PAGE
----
I have a variable that is function = '(2*1)+3'. How would I get it out of string form and calculate the answer? I tried using float(), int(float()) but I'm not sure if that's for numbers only or not.

  • You can either use eval as Avinash suggested or write your own parser
    – Nir Alfasi
    Oct 9, 2015 at 3:14
  • Unfortunately, the parser in that link is going to be really unintelligent. It knows nothing of parenthesis for example :-). I've done this a few times using an ast.NodeVisitor, but every time I do it, I lose the code. I should keep it around sometime -- Just for fun.
    – mgilson
    Oct 9, 2015 at 5:14

2 Answers 2


I've written this a couple times, and every time it seems that I lose the code...

A very simple (and "safe") calculator can be created using ast:

import ast
import operator

_OP_MAP = {
    ast.Add: operator.add,
    ast.Sub: operator.sub,
    ast.Mult: operator.mul,
    ast.Div: operator.div,
    ast.Invert: operator.neg,

class Calc(ast.NodeVisitor):

    def visit_BinOp(self, node):
        left = self.visit(node.left)
        right = self.visit(node.right)
        return _OP_MAP[type(node.op)](left, right)

    def visit_Num(self, node):
        return node.n

    def visit_Expr(self, node):
        return self.visit(node.value)

    def evaluate(cls, expression):
        tree = ast.parse(expression)
        calc = cls()
        return calc.visit(tree.body[0])

print Calc.evaluate('1 + 3 * (2 + 7)')

This calculator supports numbers, addition, subtraction, division, multiplication and negation (e.g. -6) and parenthesised groups. Order of operations are the same as Python which should be relatively intuitive... It can (almost trivially) be extended to support just about any unary or binary operator that python supports by adding the ast node type and corresponding operator/function to the _OP_MAP above.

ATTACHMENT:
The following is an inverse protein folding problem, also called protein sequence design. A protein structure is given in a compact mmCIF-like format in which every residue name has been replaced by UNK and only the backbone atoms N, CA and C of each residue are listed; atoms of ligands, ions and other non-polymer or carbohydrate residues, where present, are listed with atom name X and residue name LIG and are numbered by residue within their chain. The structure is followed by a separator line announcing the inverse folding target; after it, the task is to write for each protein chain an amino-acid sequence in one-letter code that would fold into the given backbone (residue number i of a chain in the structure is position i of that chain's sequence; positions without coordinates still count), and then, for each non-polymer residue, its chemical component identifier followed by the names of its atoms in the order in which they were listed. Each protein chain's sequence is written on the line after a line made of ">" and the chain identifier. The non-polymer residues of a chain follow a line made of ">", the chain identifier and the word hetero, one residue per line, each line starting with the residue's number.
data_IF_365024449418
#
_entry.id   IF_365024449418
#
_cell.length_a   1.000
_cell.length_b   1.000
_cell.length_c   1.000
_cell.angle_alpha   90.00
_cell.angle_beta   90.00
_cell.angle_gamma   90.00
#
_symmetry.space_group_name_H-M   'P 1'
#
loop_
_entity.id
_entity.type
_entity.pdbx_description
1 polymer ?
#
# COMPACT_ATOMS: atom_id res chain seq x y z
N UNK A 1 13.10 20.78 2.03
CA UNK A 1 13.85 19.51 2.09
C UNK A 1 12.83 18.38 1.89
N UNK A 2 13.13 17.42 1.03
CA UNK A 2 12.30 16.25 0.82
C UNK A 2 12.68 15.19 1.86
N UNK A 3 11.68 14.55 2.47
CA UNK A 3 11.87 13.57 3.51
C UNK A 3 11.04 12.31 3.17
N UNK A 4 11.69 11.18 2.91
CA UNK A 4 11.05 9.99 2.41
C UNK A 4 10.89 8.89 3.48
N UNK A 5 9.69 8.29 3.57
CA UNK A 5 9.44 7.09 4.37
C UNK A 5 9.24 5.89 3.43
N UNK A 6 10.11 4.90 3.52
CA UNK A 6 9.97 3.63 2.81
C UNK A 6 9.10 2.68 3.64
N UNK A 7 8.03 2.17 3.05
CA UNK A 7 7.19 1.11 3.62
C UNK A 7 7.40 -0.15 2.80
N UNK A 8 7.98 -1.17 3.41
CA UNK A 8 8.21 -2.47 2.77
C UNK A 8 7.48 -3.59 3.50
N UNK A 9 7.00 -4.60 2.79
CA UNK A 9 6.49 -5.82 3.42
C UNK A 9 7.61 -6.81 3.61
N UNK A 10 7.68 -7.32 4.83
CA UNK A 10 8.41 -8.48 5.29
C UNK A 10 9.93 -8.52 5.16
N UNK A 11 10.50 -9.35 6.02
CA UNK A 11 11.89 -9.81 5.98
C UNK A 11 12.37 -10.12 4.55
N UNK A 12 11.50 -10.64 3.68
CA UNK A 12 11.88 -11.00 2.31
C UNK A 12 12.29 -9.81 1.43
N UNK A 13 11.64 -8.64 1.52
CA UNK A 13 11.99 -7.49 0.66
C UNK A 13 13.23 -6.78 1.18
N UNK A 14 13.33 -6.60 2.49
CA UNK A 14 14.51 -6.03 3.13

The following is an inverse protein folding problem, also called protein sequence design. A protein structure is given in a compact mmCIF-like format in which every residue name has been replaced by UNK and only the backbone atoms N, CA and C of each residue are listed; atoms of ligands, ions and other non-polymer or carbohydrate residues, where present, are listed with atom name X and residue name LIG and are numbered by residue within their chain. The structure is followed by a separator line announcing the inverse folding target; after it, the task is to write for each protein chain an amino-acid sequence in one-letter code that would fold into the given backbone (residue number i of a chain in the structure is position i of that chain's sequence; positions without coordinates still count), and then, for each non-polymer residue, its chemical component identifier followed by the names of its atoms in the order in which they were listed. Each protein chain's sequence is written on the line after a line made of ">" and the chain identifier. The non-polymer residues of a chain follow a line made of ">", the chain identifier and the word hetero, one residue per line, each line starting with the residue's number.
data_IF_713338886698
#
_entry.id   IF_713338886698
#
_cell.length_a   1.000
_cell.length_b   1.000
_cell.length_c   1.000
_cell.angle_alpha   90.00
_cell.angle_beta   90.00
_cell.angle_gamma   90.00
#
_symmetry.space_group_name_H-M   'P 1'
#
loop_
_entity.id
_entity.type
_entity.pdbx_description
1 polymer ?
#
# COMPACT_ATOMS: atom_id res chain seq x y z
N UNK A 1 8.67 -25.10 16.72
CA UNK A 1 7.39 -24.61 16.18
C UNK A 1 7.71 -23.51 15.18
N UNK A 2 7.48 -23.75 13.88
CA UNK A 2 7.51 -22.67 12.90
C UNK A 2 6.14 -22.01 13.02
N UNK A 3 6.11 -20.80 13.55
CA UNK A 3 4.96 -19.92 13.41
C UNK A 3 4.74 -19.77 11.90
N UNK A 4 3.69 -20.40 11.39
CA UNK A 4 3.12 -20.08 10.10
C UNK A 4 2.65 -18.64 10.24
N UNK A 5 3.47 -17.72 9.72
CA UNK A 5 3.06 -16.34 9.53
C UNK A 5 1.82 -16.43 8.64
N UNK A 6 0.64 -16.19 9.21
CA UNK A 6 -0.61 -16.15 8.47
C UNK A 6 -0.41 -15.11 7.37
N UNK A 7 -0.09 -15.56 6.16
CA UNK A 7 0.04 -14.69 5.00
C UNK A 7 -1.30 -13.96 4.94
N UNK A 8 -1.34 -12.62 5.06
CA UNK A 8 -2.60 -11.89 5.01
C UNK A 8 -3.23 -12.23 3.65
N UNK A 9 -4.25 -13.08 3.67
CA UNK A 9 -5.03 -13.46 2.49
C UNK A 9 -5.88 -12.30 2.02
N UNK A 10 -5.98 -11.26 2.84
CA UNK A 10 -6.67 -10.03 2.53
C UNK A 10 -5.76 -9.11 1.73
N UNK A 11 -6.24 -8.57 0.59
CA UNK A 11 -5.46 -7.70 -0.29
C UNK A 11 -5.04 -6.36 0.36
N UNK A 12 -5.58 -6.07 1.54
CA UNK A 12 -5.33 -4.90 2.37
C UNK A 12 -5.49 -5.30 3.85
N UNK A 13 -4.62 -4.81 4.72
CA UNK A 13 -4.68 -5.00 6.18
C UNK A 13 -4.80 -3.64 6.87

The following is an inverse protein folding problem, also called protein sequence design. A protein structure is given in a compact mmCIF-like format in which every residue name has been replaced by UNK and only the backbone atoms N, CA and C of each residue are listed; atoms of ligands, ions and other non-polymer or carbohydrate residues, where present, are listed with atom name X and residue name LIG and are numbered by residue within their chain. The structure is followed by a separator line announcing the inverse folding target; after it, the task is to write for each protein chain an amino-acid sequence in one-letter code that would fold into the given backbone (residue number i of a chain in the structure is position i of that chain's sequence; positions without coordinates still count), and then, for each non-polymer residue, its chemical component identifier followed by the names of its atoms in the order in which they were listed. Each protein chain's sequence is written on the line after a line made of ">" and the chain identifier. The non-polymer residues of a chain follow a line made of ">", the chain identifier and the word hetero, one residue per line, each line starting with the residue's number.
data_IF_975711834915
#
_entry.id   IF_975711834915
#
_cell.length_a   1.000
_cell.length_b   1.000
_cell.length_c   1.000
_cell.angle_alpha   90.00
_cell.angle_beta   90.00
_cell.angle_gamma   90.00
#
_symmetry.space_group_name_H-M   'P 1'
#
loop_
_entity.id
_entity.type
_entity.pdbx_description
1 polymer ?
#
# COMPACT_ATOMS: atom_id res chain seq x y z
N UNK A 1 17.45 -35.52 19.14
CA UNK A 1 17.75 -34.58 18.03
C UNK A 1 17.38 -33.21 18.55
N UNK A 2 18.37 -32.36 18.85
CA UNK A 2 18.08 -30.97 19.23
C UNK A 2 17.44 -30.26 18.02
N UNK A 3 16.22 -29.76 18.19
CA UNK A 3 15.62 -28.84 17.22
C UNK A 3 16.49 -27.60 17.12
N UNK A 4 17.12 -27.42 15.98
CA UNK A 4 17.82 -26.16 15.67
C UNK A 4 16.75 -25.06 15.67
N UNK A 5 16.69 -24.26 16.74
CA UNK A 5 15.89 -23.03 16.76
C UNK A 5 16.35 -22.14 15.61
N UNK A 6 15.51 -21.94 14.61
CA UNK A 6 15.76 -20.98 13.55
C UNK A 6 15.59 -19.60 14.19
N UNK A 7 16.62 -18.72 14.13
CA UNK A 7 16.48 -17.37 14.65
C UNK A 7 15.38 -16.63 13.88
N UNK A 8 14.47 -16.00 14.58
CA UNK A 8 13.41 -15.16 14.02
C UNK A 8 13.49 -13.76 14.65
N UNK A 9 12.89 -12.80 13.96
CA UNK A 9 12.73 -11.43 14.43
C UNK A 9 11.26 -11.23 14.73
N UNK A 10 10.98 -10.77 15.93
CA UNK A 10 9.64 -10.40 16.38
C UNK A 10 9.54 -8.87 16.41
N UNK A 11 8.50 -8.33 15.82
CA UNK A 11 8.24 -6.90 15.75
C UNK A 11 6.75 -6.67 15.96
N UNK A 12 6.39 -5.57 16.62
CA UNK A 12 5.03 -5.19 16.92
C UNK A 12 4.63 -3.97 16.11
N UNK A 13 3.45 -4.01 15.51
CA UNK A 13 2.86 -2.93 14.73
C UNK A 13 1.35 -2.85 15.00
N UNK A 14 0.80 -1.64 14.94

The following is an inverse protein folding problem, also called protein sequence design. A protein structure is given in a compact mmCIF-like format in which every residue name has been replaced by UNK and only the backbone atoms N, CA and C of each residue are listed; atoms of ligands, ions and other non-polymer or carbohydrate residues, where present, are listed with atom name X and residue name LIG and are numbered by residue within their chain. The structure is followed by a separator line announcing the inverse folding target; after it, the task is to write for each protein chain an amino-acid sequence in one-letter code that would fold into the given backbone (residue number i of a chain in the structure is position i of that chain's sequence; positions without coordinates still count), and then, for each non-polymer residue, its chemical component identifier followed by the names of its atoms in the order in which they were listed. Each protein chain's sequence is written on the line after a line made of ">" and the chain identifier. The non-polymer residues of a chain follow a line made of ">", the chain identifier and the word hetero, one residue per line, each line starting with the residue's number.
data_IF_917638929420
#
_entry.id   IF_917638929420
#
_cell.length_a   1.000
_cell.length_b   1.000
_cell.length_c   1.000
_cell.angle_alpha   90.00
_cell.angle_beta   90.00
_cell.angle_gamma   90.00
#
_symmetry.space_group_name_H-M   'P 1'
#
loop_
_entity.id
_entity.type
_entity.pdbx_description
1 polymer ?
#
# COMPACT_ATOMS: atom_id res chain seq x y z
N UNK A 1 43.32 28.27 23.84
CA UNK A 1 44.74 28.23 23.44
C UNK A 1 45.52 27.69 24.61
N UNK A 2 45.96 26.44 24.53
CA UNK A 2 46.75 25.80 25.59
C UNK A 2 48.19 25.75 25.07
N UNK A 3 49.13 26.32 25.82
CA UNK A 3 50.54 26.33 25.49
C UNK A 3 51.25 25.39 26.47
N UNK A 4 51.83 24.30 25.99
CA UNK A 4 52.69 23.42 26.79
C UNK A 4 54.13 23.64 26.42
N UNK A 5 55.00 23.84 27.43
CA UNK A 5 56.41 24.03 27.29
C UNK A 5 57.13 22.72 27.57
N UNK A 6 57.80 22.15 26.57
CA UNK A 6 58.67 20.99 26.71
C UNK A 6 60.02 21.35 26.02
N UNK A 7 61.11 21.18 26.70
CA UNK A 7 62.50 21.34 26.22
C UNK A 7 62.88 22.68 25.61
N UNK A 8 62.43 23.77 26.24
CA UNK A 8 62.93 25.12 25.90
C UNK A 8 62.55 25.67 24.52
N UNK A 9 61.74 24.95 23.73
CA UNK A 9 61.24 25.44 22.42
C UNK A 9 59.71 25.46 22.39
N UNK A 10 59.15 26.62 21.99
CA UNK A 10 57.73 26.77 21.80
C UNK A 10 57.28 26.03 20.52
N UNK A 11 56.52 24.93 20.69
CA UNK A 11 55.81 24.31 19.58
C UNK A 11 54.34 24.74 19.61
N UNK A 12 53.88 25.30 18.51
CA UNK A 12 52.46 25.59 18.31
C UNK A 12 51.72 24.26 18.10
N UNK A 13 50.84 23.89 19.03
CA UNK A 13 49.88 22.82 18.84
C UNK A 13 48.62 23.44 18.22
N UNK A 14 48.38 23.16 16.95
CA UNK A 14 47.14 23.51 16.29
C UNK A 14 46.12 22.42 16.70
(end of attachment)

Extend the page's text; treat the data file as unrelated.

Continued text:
• 2
    This is the best python string calculator out there. There should be a link from all those others to here. I spent hours looking until I found this one.
    – theGtknerd
    Aug 24, 2018 at 13:19
  • I am working on a Linux accounting program called PyGtk Posting, licensed under GPLv3. Could I have your permission to include this code, and license it GPLv3? Otherwise, what license do you prefer?
    – theGtknerd
    Aug 27, 2018 at 12:39
  • @theGtknerd -- If this code is going to be licensed, I'd want it to be something nice and permissive (e.g. Apache 2.0, MIT, ...). I have no problem with you using it in your project as long as the GPL doesn't somehow magically start applying to this code as well preventing it's use in other (commercial) applications.
    – mgilson
    Aug 27, 2018 at 19:41
  • Apache 2.0 and GPLv3 are compatible. See my commit. Thanks.
    – theGtknerd
    Aug 28, 2018 at 2:26

You may use eval

>>> function = '(2*1)+3'
>>> eval(function)

As @mgilson said,

Only do this if you completely trust the source of the string.

  • 5
    Note, Only do this if you completely trust the source of the string :-)
    – mgilson
    Oct 9, 2015 at 3:06
  • 4
    function is a bad name for a string.
    – kmad1729
    Oct 9, 2015 at 3:57

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